Mike Morwood was a leader in communicating scientific data to the public. His explorations in remote and rugged terrain provided his public image with some of the mystique of Indiana Jones. He used his high profile discoveries to promote public understanding of archaeology and of science generally. As part of the community outreach programmes for his Indonesian research Mike negotiated agreements for visits by Indonesian, French, Japanese, Australian and American film crews. Mike was a powerful and accomplished public speaker.

It is a mark of Mike Morwood's standing as a scholar that it is impossible to write of his life without referring to publications that are seminal works in our understandings of archaeology and human evolution. The discovery of Homo floresiensis has had a major and permanent impact on the disciplines of archaeology and palaeoanthropology and on models for early hominin dispersals, and Mike will be remembered above all for this find. As he stated in an email on 4 March, 2013 "[It's] not every day that you get [an] opportunity to name a new hominin species".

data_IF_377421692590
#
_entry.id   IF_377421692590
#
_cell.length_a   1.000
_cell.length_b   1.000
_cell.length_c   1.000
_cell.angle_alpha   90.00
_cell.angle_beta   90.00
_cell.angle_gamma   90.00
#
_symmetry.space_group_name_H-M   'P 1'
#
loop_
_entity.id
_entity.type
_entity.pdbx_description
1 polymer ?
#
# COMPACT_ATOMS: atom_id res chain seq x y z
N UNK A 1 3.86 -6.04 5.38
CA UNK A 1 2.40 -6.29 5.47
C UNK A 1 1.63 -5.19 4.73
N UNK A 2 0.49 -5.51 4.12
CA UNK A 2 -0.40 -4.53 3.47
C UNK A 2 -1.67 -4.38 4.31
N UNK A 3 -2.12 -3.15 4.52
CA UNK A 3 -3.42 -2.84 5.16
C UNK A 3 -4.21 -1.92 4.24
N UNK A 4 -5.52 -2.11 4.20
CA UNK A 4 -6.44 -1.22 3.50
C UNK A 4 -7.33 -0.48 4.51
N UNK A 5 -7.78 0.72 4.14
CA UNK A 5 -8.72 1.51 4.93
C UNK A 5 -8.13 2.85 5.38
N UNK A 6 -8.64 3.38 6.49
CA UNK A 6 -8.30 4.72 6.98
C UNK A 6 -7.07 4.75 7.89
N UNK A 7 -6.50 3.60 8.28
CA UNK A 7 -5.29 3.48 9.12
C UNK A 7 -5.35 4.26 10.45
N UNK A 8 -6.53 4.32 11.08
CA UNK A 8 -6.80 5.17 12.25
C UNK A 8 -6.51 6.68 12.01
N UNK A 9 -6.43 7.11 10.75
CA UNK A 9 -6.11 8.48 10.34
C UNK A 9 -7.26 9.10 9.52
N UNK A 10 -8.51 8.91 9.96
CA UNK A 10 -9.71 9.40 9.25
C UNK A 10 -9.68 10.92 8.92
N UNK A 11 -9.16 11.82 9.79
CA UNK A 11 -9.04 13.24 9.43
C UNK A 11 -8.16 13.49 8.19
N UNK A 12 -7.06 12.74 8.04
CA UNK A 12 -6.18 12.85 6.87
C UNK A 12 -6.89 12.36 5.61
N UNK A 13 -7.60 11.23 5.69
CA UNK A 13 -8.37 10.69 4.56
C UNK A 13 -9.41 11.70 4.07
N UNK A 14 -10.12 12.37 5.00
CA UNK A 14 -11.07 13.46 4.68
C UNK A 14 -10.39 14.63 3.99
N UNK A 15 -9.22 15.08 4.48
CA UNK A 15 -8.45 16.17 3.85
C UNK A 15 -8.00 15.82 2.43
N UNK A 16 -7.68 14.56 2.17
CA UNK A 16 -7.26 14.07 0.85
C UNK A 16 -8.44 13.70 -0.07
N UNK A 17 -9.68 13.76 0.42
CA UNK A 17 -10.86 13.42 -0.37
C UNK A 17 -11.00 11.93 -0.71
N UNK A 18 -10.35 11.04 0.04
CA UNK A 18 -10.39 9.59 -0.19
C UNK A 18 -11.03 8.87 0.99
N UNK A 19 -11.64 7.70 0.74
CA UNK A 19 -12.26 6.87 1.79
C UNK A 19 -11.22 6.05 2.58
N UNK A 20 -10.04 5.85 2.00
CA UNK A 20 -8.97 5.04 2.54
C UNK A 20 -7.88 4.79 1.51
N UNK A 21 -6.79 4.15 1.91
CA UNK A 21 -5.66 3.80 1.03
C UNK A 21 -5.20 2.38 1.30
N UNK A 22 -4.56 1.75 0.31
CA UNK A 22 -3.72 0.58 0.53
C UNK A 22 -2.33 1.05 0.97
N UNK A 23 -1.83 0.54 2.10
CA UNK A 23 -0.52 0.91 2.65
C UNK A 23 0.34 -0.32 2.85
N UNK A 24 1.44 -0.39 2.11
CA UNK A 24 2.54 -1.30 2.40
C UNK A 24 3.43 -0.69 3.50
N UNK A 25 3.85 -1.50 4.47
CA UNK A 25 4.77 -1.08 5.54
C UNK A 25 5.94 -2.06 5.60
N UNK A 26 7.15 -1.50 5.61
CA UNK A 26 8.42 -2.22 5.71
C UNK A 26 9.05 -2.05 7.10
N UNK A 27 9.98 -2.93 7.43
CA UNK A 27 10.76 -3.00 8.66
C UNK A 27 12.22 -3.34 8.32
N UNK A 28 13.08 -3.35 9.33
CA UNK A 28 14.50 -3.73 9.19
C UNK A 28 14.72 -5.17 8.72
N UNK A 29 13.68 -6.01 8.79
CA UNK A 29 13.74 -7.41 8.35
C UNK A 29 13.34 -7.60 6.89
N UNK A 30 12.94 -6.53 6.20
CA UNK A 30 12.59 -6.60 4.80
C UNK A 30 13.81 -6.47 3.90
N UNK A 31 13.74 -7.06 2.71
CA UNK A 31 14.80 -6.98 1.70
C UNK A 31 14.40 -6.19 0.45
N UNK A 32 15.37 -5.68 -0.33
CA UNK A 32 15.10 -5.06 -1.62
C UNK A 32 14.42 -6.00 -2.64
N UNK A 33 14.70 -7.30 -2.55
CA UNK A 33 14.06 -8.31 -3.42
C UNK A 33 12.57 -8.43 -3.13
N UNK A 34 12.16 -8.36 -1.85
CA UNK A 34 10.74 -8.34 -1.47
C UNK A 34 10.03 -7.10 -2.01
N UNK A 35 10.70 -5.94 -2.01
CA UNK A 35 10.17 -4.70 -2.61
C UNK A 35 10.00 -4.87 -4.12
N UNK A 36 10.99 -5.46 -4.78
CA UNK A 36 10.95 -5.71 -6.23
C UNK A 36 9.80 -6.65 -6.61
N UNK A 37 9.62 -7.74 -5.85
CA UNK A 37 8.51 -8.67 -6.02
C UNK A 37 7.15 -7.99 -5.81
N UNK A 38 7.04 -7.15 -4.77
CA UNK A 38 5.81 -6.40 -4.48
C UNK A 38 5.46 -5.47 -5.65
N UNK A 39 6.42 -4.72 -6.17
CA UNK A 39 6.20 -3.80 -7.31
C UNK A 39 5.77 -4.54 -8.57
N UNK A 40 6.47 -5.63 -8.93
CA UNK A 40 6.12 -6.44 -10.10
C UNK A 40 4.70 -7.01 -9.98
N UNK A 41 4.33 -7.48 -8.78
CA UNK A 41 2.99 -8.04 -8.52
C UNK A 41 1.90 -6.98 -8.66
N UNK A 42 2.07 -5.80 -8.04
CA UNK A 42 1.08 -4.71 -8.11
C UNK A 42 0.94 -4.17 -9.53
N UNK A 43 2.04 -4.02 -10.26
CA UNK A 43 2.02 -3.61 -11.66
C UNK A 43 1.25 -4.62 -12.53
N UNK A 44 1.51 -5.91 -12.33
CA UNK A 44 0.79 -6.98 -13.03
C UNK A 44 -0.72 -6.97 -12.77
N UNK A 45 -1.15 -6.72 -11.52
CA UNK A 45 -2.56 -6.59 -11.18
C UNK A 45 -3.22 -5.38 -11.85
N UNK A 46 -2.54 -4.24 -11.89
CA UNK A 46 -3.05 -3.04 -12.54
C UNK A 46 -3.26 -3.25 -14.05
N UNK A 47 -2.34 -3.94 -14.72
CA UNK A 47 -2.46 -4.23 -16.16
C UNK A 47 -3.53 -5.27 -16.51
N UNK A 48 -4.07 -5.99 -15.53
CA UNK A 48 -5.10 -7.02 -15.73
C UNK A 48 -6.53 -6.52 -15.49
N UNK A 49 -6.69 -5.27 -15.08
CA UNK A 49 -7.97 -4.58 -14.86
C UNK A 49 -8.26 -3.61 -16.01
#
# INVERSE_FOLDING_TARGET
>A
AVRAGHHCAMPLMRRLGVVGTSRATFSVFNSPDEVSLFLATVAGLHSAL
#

While a defining achievement of Morwood's is one of most remarkable discoveries in palaeoanthropology, his legacy extends well beyond this. It is grounded also in rigorously researched multi-disciplinary regional studies, in the integration of rock art studies into mainstream archaeological discourse and in his influence on students and colleagues who miss him greatly. He would be bemused by the tributes being published for him worldwide. These tributes, however, are testament not only to a distinguished career but also to a passionate and intellectually generous scholar.